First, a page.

What set the two machines apart was the functionality. Surprisingly, sampling was a feature on both that had originally been considered secondary to its main function, but the Fairlight soon became the premier sampler, with its powerful synthesis technology taking a back seat. The Synclavier, on the other hand, was renowned for its incredibly powerful FM synthesis, as well as its advanced hard disk recording functionality. It also had a powerful sampler but the Fairlight had pretty much stolen the march on that front. What people found unique about the Synclavier was its FM sound generation, something that Yamaha would successfully, and more affordably, package up in the legendary DX series. Like the Fairlight, it also featured a comprehensive sequencer and soon found its way into the heart of many groundbreaking recordings. Frank Zappa recorded an entire album, 1986’s “Jazz From Hell” using his own Synclavier, which he used liberally over his albums at that time. Trevor Horn soon shunned the Fairlight in favour of the Synclavier, setting up his entire studio around one and using it to great effect on albums such as Frankie’s “Welcome To The Pleasuredome”, Propaganda’s “A Secret Wish”, Grace Jones’ “Slave To The Rhythm” and Act’s “Laughter, Tears & Rage” amongst others. Paul Hardcastle’s Vietnam themed hit “19” was almost entirely made on a Synclavier.
So, it was with some amazement and a shed load of surprise that Arturia announced Synclavier V, built in conjunction with one of the original Synclavier programmers, Cameron Jones. Jones has been keeping the Synclavier torch alight through his development of modern hardware add ons to deliver Synclavier features to modern computers, and had recently promised a VST version, as well as a browser based version. The VST version he was referring to was the Arturia collaboration and so I was delighted to get my hands on this. You may also recall that I am a big fan of UVI’s Synclavier based sample library, “The Beast” and so I was equally keen to see how the two compared.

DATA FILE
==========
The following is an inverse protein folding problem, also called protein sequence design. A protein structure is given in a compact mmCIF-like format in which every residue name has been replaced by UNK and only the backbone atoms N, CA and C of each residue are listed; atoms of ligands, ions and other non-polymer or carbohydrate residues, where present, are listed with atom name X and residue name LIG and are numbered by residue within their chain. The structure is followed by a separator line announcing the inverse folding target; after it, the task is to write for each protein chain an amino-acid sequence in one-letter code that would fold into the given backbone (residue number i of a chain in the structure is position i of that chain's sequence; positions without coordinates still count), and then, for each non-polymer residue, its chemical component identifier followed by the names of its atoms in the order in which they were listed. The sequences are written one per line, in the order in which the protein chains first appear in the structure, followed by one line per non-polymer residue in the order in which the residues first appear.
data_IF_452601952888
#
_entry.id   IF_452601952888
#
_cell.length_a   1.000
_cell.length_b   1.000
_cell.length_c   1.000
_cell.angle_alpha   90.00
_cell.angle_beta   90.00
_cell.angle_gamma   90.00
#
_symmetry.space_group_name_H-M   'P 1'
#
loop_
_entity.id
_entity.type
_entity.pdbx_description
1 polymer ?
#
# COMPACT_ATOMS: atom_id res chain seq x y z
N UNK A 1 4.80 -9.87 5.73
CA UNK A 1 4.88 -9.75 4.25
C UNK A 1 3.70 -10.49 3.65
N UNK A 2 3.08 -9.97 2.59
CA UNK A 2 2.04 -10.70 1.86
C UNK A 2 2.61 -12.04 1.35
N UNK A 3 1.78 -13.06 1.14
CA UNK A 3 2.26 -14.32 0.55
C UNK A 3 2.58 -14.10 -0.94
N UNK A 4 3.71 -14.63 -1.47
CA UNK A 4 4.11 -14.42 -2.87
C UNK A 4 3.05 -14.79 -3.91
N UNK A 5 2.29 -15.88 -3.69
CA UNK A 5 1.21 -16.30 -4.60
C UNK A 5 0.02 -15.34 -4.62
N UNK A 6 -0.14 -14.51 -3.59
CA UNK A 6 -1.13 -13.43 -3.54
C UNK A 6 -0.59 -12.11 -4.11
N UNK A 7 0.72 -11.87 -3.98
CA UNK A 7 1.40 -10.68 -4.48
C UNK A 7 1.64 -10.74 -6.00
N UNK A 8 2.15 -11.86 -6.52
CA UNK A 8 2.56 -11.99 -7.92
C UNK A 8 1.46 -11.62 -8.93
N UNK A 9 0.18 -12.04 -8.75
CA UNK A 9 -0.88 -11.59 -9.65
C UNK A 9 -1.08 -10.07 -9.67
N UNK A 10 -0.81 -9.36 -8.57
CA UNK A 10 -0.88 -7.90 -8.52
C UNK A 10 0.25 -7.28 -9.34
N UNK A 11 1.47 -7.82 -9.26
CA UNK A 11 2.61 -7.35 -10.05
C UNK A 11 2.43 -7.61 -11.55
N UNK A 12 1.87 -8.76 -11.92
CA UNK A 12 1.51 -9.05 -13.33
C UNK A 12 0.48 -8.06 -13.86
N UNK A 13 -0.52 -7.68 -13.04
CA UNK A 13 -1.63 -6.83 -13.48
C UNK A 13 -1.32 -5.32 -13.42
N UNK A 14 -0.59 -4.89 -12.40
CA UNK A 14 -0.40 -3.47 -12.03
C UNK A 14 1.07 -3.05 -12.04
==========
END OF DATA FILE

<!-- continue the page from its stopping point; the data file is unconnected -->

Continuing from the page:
What Jones and Arturia have done is to take the FM synthesis element of the Synclavier and focus on that, recreating every aspect of the original and enhancing it further. For example, the original had four “Partials”, which are essentially layers. Each voice comprises of one or more partials that can be individually manipulated via settings on the panel and via the replica green screen monitor that makes up the Synclavier V. But this new version triples the amount of partials to twelve, enabling far more complex patches to be created. On top of that, as well as the standard FM sine waves, Jones was now able to build in additional additive waveforms to further expand the sonic capabilities.
But the improvements don’t just lie within the sound generating capabilities of the Synclavier V, as wonderful and as numerous as they are. They have taken the interface and updated that for the 21st century, making everything a lot clearer and much more immediate. Like the Fairlight, the original Synclavier featured a lovely monochrome, green on black screen, and that screen has been retained in Synclavier V, albeit in a much improved form. A simple click reveals the “monitor” which exposes all the partials which can be graphically edited, key dynamics settings, the rather brilliant and consuming Time Slice page, the Partials mixer and a modulation matrix page, as well as an FX page and a global settings page. To fully explain the functionality of these pages would take some time, but thankfully, the wonderful Glen Darcey at Arturia has put together a tutorial video…